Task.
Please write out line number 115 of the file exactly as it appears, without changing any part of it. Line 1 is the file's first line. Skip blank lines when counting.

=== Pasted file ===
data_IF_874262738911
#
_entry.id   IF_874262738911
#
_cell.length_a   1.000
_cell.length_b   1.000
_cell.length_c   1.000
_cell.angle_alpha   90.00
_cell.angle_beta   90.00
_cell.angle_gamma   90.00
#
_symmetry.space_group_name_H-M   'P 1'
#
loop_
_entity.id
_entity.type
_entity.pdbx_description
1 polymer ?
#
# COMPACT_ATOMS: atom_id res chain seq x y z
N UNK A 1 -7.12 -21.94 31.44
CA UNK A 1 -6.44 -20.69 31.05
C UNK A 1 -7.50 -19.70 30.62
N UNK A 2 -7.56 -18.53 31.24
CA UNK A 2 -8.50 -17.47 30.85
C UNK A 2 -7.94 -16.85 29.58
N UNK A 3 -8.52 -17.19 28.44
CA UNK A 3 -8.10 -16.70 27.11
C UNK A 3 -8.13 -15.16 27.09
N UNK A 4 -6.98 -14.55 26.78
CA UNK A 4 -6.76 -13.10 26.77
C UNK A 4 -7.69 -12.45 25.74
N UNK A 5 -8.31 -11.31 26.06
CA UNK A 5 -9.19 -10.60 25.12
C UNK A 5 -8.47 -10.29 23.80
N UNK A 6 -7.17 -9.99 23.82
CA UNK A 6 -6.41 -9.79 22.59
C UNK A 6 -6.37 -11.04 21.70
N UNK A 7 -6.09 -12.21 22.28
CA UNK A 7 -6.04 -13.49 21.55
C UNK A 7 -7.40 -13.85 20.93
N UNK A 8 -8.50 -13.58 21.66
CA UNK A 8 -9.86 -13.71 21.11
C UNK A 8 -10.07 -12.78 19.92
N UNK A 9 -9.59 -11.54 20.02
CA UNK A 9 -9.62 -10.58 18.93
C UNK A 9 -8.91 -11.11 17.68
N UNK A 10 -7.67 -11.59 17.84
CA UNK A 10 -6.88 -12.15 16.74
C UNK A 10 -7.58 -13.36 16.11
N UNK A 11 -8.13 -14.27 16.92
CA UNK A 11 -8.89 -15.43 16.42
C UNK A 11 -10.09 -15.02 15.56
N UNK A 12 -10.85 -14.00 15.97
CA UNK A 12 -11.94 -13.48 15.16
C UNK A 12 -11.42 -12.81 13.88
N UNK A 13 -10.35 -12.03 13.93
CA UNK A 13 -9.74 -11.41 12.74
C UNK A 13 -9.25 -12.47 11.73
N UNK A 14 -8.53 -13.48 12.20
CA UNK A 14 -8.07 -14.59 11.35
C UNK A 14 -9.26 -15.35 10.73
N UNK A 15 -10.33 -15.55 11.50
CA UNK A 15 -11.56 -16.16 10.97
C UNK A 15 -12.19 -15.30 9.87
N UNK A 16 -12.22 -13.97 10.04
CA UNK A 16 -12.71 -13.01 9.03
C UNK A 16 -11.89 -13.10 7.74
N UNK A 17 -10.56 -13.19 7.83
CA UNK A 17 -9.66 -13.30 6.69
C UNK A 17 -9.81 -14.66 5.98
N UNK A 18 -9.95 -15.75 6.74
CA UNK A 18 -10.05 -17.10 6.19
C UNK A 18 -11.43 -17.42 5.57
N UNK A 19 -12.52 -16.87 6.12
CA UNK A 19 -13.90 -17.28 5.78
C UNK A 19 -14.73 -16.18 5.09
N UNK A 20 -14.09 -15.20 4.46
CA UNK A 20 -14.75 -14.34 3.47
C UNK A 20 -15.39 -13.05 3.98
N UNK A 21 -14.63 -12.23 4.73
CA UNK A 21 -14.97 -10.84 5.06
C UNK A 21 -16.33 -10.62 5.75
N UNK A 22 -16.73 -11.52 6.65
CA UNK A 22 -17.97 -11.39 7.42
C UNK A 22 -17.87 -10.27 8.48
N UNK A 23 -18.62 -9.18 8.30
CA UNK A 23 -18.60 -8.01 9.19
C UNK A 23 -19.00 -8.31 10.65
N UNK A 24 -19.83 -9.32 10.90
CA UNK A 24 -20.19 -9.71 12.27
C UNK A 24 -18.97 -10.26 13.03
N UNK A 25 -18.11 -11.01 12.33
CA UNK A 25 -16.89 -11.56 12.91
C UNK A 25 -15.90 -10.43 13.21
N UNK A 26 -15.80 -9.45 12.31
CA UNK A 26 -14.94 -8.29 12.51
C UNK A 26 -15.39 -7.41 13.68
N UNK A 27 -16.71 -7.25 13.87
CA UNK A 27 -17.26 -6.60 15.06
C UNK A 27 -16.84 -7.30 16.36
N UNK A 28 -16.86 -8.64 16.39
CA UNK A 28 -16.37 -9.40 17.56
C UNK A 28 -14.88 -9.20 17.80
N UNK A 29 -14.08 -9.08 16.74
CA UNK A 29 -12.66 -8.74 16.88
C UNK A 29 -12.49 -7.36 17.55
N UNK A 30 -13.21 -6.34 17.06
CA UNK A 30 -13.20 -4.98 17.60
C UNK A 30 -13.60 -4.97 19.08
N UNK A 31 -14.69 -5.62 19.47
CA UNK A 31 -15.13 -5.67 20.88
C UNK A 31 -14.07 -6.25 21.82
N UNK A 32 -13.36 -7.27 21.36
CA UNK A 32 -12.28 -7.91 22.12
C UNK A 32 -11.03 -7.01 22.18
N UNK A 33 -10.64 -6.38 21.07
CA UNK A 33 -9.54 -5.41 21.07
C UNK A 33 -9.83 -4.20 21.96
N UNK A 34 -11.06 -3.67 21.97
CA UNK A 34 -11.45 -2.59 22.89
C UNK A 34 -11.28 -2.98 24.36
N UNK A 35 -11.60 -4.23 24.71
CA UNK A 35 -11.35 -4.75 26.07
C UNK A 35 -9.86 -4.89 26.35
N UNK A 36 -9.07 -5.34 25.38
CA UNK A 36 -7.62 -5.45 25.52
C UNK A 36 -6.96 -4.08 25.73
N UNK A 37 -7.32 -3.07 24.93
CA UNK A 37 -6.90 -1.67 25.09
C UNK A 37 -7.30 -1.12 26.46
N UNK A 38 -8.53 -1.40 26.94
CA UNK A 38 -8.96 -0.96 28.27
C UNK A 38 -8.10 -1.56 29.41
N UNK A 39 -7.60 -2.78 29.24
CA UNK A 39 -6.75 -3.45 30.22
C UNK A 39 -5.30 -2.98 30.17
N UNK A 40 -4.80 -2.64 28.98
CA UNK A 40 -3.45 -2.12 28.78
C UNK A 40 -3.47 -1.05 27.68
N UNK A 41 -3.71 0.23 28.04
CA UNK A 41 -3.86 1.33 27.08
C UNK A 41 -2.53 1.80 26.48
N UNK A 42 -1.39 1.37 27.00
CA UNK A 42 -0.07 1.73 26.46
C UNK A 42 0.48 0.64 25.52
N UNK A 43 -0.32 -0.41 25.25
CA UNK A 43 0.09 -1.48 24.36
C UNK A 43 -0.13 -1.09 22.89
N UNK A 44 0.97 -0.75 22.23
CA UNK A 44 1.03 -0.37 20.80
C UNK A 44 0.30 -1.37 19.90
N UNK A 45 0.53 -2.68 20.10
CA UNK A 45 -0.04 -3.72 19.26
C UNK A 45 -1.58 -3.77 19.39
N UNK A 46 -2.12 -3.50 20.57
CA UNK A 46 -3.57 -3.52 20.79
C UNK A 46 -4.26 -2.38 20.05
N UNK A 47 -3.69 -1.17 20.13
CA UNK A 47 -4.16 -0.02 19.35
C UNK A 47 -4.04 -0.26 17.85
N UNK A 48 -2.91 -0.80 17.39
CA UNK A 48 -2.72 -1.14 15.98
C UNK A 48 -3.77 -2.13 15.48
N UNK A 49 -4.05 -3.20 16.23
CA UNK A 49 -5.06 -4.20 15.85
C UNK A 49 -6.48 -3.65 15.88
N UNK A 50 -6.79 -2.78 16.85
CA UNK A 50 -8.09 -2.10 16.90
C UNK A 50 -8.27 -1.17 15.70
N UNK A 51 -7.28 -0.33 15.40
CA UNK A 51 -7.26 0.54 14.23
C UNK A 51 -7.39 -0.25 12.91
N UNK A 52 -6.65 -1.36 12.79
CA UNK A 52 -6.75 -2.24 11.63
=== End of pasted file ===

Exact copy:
CA UNK A 32 -12.28 -7.91 22.12